Nikki Yanofsky has been "singing since I could talk, basically." And doing it well: When her dad asked the Montreal native to sing a few songs with his garage band at a charity event, it was a little different than practicing in the garage. In the audience was the founder of the Montreal Jazz Festival, who asked Yanofsky to open the 2006 festival - meaning Yanofsky's first real gig, she says, was in front of 125,000 people. She was 12.
Since then, Yanofsky has been nominated for two Juno Awards (Canada's Grammys) for 2008's Ella... Of Thee I Swing, appeared on PBS' The Electric Company with Wyclef Jean and performed at both the opening and closing ceremonies of this year's Winter Olympics in Vancouver.
Besides standards like Duke Ellington "Take the 'A' Train," Billie Holliday's "God Bless the Child" and the Gershwins' "I Got Rhythm," Yanofsky wrote several songs with Jesse Harris (Norah Jones' "Don't Know Why") and singer-songwriter Ron Sexsmith for this year's Nikki, and had one written for her by Feist.
In other words, you don't find too many 16-year-olds who have appeared on both an Ella Fitzgerald tribute album (she sang "Airmail Special" on 2007's We All Love Ella: Celebrating the First Lady of Song) and the Canadian High School Musical 2 soundtrack ("Gotta Go My Own Way"), and shout out Wyclef and Bonnie Raitt. We haven't, anyway.
Rocks Off caught up with Yanofsky, now on her first full-fledged U.S. tour that pulls into House of Blues' Bronze Peacock Room at 7 p.m. this evening, from Clearwater, Fla., earlier this week.
Rocks Off: What is it about Ella Fitzgerald's music that brought out such a response from you?
Nikki Yanofsky: I don't really know. I think it's just the fact that it's very timeless and her voice is very pure and very joyful when you listen to it. It sounds like she's very happy, and it just makes me smile when I listen to it.
RO: What did your parents say when you said you wanted to pursue a jazz career?
NY: It wasn't jazz. I didn't know what jazz was at 11, I just wanted to sing. And even now, I just consider myself a singer, not really a jazz singer. But I do sing a lot of jazz, and people do put me in that category. But I always say I can't live in a box, because there's so much great stuff outside of the box that if you're living in one you don't have access to all of it.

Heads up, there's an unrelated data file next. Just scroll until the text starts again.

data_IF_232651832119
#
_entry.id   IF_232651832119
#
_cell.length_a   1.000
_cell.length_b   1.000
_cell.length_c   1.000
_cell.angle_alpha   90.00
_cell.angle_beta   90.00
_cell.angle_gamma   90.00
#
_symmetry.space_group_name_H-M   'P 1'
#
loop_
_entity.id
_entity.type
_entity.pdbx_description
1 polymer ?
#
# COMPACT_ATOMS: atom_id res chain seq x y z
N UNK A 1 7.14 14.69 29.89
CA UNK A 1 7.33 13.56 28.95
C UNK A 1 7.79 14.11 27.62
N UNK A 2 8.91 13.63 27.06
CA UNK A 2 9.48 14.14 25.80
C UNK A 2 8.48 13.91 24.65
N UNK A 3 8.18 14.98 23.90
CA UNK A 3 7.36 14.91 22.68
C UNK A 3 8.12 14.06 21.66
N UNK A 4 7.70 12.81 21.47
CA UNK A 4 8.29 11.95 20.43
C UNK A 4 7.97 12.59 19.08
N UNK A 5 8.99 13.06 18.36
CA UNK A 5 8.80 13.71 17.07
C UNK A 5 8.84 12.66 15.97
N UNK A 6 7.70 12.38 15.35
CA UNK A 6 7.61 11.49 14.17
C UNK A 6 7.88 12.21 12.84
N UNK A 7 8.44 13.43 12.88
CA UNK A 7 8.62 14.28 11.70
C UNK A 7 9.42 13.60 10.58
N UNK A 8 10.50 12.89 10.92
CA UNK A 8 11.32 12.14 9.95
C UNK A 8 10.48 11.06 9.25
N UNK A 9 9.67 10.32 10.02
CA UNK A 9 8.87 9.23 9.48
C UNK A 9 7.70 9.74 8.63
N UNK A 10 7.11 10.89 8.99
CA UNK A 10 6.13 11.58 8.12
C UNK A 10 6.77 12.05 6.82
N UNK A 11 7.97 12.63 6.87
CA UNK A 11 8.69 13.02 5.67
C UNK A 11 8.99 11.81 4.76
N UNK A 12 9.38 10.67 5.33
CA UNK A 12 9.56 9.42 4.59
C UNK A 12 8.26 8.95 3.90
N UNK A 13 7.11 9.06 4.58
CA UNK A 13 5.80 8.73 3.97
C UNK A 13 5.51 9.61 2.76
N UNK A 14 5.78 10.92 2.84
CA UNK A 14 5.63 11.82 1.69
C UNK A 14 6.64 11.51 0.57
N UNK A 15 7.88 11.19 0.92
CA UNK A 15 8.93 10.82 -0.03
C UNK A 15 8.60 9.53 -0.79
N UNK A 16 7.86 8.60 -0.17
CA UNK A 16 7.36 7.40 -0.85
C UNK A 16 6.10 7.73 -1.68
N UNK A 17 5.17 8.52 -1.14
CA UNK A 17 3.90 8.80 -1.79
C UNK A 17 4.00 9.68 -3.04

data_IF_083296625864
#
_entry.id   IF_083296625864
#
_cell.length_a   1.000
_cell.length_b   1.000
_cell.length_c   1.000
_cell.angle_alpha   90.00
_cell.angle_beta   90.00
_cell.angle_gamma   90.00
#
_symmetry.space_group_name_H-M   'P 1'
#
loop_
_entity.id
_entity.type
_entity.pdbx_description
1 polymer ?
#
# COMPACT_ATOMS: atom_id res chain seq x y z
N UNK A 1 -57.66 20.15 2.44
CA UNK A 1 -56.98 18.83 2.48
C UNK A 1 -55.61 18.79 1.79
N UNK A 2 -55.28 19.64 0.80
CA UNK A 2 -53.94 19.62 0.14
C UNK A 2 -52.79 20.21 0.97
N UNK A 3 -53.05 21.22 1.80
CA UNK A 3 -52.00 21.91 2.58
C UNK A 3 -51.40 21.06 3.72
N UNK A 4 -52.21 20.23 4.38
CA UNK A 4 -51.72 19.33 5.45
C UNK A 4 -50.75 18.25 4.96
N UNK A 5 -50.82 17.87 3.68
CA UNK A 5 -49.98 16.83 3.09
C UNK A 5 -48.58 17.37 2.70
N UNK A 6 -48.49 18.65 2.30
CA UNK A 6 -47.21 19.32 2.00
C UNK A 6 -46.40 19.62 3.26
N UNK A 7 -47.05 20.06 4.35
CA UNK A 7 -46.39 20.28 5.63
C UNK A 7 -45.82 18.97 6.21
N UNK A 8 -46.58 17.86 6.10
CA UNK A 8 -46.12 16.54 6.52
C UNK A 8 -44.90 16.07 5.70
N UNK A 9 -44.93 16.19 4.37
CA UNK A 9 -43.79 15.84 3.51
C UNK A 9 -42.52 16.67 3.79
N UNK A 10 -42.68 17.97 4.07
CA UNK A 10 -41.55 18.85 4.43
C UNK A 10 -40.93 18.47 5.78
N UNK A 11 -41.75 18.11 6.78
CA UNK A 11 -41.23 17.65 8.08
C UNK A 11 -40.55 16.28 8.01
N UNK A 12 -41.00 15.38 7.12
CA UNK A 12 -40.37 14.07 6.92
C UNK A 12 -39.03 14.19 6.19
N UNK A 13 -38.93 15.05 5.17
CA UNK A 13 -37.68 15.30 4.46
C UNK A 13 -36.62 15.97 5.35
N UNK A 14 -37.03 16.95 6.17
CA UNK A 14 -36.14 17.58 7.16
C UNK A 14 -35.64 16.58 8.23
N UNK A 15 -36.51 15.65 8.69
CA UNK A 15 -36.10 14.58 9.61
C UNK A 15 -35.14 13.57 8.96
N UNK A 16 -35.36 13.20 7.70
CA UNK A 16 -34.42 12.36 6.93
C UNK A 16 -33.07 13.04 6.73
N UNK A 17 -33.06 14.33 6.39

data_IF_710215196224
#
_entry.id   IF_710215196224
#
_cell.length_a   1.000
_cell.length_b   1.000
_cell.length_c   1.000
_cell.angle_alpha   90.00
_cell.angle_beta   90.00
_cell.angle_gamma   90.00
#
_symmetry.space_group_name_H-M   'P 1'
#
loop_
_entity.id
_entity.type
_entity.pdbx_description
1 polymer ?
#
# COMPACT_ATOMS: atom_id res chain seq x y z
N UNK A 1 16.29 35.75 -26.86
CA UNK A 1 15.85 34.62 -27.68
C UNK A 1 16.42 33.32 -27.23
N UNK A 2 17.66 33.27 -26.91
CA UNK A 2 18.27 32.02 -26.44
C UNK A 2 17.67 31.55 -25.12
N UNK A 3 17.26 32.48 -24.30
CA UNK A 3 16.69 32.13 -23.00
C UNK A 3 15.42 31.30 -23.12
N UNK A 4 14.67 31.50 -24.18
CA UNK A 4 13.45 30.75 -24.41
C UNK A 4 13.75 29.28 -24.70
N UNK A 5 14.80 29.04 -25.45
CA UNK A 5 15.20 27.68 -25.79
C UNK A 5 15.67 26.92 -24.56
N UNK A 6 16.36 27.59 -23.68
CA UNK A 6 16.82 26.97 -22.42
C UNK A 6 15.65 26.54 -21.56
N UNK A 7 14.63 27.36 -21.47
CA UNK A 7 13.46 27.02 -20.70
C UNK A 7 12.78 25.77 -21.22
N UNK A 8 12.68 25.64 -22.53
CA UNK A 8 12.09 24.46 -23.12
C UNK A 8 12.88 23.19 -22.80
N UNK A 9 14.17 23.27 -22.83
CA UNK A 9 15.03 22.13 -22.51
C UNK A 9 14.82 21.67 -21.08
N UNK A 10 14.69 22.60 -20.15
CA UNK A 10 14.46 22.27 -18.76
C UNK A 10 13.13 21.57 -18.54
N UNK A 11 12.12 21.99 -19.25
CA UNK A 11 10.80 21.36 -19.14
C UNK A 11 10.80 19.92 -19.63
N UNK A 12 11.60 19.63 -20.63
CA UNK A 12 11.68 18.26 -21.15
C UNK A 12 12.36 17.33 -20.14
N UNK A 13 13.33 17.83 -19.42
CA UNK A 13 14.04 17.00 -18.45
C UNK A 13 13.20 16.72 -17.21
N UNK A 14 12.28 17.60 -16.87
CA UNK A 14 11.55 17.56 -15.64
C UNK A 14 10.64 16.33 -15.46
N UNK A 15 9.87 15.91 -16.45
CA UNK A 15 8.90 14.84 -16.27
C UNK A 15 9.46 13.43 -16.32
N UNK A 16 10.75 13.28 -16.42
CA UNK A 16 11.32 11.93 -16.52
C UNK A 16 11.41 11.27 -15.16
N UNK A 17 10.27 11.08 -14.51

My dad's reaction has always been very supportive. When I was two years old, I was always singing and he used to say to my mom, "It's weird - she doesn't go off tune, and she starts on the right key and the right note." My mom was like, "Yeah, yeah, proud father..." And then I got older and I guess other people started saying it too.
RO: What do your friends think?
NY: My friends are also very supportive. My good friends. I love the fact that I have this, because it forces people to show their true colors. It's almost like a big test, to see who's really your true friend and who's not. It's definitely shown me that there's lots of people who have been a little weirded out with it, and those are people I know I don't want as my real friends anyways.
The people who have known me since before I started singing - I have a group of about six close friends I've known since I was little, and they haven't changed one bit. They come to all my shows in Montreal, and some of them even travel with me.
RO: Between recording and touring, is it hard for you to spend time with people your own age?
NY: No. The thing is, this is all by choice. Nobody's forcing me to do this. If I wasn't happy with it, I wouldn't do it. Also, I've still got time with my friends. Technology is so great now that I can type something into my phone, and two seconds later I have an answer from like five of my friends.
It's awesome - I'm always in touch and up to date with everything that's going on at home. And also, I really like hanging out with adults. I find that the conversation's great, and I learn a lot.
RO: What other kinds of music are you interested in?
NY: Listening-wise, I listen to everything from rap to country to jazz to classic rock. I have a very wide range of musical tastes. But singing-wise, I really like to sing a lot of Motown and jazz and bluesy soul stuff, and a lot of funk too. I actually really like country blues, like Bonnie Raitt. I love her. Those are the genres I hope to explore - I always sing that at shows, but I want to find a way to incorporate that very fluidly on the next album.
RO: You've done some work with Wyclef. Are you a hip-hop fan?
NY: I love rap and hip-hop. Wyclef, I'm a huge fan since the Fugees. He's really talented, and also a very, very, very nice guy. He's so much fun to work with. We've worked with each other quite a bit, actually. He was responsible my first music video.
RO: Is that something you can possibly see yourself doing at some point?
NY: Hip-hop? Not on my own. Maybe as a collaborative effort like I did with Wyclef, but I really don't think I could pull that off (laughs).
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RO: Have you ever been to Texas?
NY: No, but I'm really looking forward to it. Honestly, I can't wait. I forgot my cowboy boots - I didn't bring those.
RO: What do you think of when you think of Texas?
NY: It's funny. I always ask people the same question and they're like, "Oh, Canada - igloos, cold..." There's no igloos where I'm from. I guess the image I see of Texas is lots of cactus and cowboy boots and cowboy hats. That's pretty much it.